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  • Yesterday I was fine.

    But today I woke up in six parts.

    I woke up to the sound of a boulder falling off a cliff a thousand miles away,

    And to the smell of a cinnamon candle being lit in a house twenty miles west of Nashville.

    I have managed, by some miracle, to roll my head on its side atop the pillow, and from this angle I can see that every one of my limbs have detached themselves from my torso.

    I can’t remember what last night was all about, I can’t remember walking in the door, or undressing, all I know is there was a cat fight in the alley behind my apartment building and I was routing for the loud one with the patchy fur.

    My mother walks in the door singing the birthday song, and drops the plate of pancakes with a blueberry smile and begins sobbing and lightly tapping her eyelids with hands like fly swatters.

    She picks up my left leg off the floor and then my right, followed by one of my arms that has fallen off the bed.

    She adjusts them back into place frantically; like she’s prepping the candles on a cake just before it’s presented to the birthday girl with all the family gathered round, huddled close.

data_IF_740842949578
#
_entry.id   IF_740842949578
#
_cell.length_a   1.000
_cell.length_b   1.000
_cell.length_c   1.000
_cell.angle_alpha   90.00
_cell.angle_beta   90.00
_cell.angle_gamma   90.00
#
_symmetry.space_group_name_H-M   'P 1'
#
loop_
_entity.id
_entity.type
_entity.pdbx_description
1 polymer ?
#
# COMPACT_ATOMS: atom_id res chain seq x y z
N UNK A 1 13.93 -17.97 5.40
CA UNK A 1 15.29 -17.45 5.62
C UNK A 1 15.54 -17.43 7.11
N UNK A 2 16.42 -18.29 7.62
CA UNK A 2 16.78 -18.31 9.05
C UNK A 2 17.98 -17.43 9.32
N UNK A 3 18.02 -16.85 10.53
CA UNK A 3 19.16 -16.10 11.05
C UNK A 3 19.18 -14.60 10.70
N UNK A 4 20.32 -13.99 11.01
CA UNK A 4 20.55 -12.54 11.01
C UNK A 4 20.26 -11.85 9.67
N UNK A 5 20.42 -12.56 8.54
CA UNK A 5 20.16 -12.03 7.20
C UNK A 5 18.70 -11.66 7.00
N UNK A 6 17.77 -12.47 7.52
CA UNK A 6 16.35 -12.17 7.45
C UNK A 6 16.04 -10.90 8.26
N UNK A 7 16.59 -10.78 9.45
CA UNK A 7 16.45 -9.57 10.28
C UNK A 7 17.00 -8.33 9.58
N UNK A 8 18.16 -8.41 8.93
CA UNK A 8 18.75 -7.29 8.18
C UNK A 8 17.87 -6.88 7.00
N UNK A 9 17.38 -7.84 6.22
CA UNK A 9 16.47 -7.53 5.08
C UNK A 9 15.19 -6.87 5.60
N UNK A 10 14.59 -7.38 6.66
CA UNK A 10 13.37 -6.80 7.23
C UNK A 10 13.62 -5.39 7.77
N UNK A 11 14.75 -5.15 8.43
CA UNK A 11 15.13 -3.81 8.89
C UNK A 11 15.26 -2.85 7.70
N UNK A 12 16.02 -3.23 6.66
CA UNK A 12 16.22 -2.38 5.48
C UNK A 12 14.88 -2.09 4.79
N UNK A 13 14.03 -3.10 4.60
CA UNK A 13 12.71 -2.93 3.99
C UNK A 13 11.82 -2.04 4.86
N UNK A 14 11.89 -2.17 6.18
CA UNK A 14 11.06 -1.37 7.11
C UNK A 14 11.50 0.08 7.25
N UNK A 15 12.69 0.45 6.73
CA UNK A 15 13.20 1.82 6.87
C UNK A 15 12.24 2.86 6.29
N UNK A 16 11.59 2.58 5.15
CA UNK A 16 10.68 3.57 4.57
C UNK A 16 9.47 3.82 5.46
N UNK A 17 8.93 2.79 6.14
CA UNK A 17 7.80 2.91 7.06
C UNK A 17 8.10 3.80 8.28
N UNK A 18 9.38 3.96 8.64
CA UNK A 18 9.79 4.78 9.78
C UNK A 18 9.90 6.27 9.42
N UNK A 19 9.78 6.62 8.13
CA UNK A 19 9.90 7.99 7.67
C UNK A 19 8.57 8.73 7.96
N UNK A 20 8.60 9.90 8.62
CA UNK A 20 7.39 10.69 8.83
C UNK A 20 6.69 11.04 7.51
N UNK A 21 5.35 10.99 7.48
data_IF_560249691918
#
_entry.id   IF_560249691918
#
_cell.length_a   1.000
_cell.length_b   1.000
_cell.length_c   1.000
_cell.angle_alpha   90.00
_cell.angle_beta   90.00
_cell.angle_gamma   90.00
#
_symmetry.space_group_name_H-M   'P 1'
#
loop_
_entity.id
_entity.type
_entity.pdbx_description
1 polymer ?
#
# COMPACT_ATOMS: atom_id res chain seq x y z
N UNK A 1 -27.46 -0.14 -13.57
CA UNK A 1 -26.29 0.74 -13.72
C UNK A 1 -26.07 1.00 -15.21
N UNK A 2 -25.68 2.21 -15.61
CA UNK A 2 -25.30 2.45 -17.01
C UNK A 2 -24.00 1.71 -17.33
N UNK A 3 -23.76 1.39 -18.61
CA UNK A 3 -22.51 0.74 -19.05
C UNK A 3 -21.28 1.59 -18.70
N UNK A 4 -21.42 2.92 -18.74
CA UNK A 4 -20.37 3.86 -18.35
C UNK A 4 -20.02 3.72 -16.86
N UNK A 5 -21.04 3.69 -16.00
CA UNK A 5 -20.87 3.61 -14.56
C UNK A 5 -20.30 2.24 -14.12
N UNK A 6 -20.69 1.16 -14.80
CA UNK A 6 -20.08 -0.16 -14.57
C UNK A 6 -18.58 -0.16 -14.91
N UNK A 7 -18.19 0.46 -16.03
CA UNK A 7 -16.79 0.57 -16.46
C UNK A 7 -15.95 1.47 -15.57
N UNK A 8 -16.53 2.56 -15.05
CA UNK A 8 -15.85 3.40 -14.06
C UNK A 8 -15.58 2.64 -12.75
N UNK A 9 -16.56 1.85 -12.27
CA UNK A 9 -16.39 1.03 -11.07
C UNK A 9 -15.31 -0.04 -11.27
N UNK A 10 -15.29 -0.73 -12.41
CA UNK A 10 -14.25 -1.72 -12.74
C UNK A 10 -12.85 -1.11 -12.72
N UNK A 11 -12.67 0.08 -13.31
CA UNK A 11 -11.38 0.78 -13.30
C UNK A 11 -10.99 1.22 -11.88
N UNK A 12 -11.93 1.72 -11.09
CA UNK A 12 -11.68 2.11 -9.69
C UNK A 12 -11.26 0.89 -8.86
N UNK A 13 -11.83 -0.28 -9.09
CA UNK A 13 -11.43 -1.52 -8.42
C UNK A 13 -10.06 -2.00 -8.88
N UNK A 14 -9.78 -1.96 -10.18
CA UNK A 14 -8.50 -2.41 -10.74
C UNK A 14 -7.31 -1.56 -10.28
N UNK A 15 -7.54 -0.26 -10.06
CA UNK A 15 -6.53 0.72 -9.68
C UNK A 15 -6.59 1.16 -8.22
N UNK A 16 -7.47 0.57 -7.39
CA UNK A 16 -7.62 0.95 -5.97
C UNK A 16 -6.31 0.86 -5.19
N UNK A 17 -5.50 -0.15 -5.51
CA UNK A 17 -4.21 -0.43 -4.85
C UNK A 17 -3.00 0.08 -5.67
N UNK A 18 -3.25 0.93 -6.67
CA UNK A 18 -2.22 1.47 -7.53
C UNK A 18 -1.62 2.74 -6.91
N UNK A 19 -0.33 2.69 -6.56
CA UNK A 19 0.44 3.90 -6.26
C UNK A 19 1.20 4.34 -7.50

I do not say a word, since I’m not all that concerned, and because I believe in modern medicine. I’m pretty convinced it’ll work itself out, and so I focus my attention on the window where I had watched the cats fight with their teeth and claws and pheromones.

    Mom, now at the foot of the bed, with one arm grabbing her side and the other with its elbow balanced on top, her free hand rubbing her already chapped chin nervously.

    Mom says, “This just won’t do. Your relatives will be here in an hour, and your friends, they’ve all RSVP’d, and your boss, well what will you have to say for yourself?”

    I reply in a language I make up on the spot, and decide that, with this rare condition, I may now have the time to write a dictionary for that made up language; I could actually do it. And after, I could write a mythology using the language, and then an epic poem, and then who knows.

    Mom attempts to twist my arm back into its socket, as if it’s some kind of screw. All the years of repairing Barbie dolls could not have prepared her for this.

    “The party must go on,” she says, and throws an afghan over my heap of fleshy bits and wraps a washcloth that matches the color of my bed shirt around my neck to make it look as if I’m wearing a turtleneck, and that my head is in fact still attached to my body the way that it should be, and in my made up language I say,

    “Nobody wears turtlenecks in the middle of July.”

    To which she replies,

    “Now’s not the time to be silly.”

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